I recall clearly the appalling ignorance, prejudice and spite surrounding all matters political. Which I would probably have been a part of, at least until much later, had my political education not been taken in hand by a couple of friends. I think by the time we left Fettes was becoming a less illiberal place, but I doubt this was to the credit of the school, being more due to the accident of acquiring a few boys from backgrounds less than wholly benighted.

The compulsory games were, at the time, a terrible bore – but a great improvement on selling off school playing fields in the modern manner. And it has left me, I’m afraid, with an ineradicable passion for watching rugby and cricket matches, which certainly marks me out from my equally unathletic contemporaries. As for the Corps, it was unspeakable – until at least I was promoted to Sergeant and became a Person of Authority, whereupon my pacifist tendencies took a rapid back seat.

I replied:

I wish I had had the sense to switch to History at university like you.  Or even Economics, although I suppose I’d have been disqualified from that by the incompatibility between maths and me.  I was deterred from switching subjects by fear that my enjoyment of extra-mural activities at university might be hampered by having to spend precious time swotting up a whole lot of new and unfamiliar stuff.  We all started specialising at school far, far too early.  I suppose it was dictated by the schools’ single-minded pursuit of Oxbridge scholarships.  Good for recruitment, even in those far-off days when it was quite easy to get in to an Oxford or Cambridge college (not necessarily a good one, of course) if you had a posh accent.  Now a posh accent disqualifies candidates even if they have 25 A’s at A Level.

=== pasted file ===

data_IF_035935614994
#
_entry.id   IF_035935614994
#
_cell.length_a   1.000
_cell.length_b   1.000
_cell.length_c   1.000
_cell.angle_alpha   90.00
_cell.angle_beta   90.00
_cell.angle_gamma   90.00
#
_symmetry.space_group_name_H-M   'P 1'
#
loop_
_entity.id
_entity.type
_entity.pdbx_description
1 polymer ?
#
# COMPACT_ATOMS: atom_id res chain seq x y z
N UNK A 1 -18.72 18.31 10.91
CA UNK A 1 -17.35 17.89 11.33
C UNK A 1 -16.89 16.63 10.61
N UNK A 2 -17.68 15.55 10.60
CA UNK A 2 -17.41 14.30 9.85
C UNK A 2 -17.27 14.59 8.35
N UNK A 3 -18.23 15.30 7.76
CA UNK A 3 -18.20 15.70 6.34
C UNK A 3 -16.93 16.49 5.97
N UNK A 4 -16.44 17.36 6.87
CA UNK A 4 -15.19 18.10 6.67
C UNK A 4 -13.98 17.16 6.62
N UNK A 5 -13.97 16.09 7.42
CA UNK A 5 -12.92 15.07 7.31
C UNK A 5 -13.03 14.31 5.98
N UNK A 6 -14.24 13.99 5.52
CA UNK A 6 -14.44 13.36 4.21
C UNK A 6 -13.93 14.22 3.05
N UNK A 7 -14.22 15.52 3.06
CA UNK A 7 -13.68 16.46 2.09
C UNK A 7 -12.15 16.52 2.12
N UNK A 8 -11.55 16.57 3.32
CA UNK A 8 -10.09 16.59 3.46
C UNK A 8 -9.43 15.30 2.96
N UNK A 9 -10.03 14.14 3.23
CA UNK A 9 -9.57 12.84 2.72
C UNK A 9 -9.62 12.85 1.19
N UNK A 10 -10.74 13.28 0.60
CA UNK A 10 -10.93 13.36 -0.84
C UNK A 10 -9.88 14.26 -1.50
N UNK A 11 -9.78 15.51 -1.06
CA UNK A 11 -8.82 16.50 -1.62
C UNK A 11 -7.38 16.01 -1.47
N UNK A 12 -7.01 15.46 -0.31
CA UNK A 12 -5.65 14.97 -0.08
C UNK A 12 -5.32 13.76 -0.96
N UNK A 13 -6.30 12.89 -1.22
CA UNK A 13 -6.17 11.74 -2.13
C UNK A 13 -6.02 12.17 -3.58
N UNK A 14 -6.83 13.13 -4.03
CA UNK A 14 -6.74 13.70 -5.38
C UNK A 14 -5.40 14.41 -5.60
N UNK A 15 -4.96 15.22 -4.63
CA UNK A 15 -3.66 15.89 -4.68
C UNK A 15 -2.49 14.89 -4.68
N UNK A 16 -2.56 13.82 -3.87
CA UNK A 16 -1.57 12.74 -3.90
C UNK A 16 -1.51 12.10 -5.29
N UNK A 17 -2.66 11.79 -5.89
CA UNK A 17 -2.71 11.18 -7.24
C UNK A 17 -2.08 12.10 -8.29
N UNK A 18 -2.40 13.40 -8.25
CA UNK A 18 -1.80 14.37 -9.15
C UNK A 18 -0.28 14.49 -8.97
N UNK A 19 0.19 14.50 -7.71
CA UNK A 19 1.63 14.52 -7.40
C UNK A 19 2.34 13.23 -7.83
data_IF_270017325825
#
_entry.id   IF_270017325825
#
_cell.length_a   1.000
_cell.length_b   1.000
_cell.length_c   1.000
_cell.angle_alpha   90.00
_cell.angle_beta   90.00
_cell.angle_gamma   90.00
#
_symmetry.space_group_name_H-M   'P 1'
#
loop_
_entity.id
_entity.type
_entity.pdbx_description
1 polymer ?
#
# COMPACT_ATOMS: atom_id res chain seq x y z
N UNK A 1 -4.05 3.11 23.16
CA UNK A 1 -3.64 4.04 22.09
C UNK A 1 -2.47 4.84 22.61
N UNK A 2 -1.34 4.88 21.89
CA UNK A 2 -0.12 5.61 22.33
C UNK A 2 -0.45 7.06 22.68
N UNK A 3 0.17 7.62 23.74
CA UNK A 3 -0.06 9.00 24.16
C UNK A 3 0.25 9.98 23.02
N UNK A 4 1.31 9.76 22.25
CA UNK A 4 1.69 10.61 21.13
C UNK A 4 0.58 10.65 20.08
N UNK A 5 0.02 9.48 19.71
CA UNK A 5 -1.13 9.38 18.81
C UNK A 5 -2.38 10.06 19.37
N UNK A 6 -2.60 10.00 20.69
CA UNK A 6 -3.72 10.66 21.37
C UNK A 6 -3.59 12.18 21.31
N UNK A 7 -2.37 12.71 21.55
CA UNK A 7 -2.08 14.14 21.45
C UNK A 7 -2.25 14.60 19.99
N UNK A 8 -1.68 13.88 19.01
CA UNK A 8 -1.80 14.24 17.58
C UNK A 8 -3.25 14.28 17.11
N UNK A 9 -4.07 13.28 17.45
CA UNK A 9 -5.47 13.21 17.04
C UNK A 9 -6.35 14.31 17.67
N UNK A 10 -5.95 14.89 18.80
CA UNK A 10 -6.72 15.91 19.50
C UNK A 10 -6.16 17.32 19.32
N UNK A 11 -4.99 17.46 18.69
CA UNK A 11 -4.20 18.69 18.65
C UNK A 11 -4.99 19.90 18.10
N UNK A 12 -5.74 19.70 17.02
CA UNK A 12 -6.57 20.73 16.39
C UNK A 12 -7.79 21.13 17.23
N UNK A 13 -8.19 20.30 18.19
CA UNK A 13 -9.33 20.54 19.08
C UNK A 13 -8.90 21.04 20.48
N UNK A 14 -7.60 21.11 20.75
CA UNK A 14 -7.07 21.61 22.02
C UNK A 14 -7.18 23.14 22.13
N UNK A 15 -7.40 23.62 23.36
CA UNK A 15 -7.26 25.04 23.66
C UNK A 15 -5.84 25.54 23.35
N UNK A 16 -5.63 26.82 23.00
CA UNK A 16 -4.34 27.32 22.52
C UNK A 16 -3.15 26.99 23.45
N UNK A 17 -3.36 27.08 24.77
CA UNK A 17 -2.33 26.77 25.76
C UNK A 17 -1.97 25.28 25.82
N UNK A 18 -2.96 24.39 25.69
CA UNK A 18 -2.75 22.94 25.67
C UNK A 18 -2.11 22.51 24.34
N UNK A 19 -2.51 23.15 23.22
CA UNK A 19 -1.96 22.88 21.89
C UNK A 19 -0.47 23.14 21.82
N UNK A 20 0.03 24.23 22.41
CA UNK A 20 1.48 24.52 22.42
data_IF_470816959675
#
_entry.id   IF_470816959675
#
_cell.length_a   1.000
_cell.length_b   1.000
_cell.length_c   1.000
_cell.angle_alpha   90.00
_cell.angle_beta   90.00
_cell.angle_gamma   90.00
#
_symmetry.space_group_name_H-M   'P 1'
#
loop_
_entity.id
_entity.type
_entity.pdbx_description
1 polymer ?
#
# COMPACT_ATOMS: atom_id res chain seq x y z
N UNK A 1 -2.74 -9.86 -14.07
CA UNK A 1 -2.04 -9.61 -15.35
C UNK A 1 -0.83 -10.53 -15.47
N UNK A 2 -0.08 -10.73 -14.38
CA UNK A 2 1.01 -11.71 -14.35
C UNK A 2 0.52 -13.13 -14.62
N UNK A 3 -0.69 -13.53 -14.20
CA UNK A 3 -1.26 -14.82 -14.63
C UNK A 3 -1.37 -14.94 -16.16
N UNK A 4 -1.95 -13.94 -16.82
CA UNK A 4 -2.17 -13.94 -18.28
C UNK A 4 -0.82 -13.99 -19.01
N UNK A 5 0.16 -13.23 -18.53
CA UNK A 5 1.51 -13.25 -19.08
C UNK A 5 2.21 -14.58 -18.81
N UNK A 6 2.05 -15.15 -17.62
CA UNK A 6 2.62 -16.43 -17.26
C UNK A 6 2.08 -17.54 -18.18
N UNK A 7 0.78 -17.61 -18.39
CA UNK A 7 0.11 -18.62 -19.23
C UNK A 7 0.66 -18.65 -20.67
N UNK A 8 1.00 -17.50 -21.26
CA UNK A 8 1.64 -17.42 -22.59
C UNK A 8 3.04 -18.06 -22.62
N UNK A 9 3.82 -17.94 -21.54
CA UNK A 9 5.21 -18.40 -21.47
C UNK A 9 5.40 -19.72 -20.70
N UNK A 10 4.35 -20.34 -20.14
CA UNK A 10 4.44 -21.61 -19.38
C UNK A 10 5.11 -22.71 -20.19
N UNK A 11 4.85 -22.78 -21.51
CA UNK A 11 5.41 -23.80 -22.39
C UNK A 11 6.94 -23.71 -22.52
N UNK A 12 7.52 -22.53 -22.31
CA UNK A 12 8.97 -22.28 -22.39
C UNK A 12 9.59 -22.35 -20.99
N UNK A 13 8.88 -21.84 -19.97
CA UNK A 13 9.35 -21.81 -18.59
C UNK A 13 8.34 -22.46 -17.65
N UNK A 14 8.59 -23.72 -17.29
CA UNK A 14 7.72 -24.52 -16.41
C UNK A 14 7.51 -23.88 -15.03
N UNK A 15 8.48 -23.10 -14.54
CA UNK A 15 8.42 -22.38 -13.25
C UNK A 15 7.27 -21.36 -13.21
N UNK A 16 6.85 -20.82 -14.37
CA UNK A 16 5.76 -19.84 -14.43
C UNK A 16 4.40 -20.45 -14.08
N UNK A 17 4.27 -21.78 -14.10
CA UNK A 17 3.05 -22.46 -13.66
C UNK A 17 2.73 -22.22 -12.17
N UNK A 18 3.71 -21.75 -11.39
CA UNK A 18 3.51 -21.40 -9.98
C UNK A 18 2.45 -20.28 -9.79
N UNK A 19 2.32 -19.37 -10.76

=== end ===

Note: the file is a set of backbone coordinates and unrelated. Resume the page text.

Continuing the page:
I’m intrigued that you support the views of the Heir to the Throne about the regrettable child-centredness of the current education system (although I realise that’s not quite what you say).  I suppose old-fashioned schoolmasters and -mistresses think that education should be teacher-centred, or God-centred, or something, although I can’t imagine why anyone else should agree.  What you have written is magnificently provocative.  I bet your unofficial weekly magazine was, too.  I was one of the three editors of The Shirburnian, the official school magazine, for the six issues of my last two years at Sherborne and loved doing it, always trying to be controversial and heretical (as self-respecting adolescents and senior citizens ought to be) and generally getting away with it.  It’s unbelievable in retrospect that our copy didn’t have to be approved beforehand by Them in Authority.  After one particularly provocative Editorial, I was summoned to the study of my House Tutor, the celebrated Mickey Walford (mentioned in the Sherborne piece on my website), who stared at me for what seemed an age, his honest and athletic brows contorted by bewilderment, before saying, almost pleading:  “Barder, don’t you feel any loyalty to the House and the School?” I was  pretty cagey in my reply, having very much in mind that MMW (Somerset and England) used a famously fearsome back-hand when applying the cane, something that I had no wish at all to verify at first hand.

Which reminds me of my first Positive Security Vetting interview after I joined the civil service, when my loyalty and reliability were probed by a retired army major who was deeply puzzled by my worrying record (former Chairman of the university Labour Club, author of anti-Suez letter in the Manchester Guardian, etc.).  After we had fenced around for a while, he leaned forward and asked in an intense voice:  “Mr Barder, do you believe in the Royal Family?” I would like to think that I replied that I had almost no doubt as to the existence of the Royal Family, but since I was granted my security clearance, I suppose I can’t have done.

Ah, well:  happy, and not so happy, days.

December 2004

See Schooldays 1: dialogue with Tim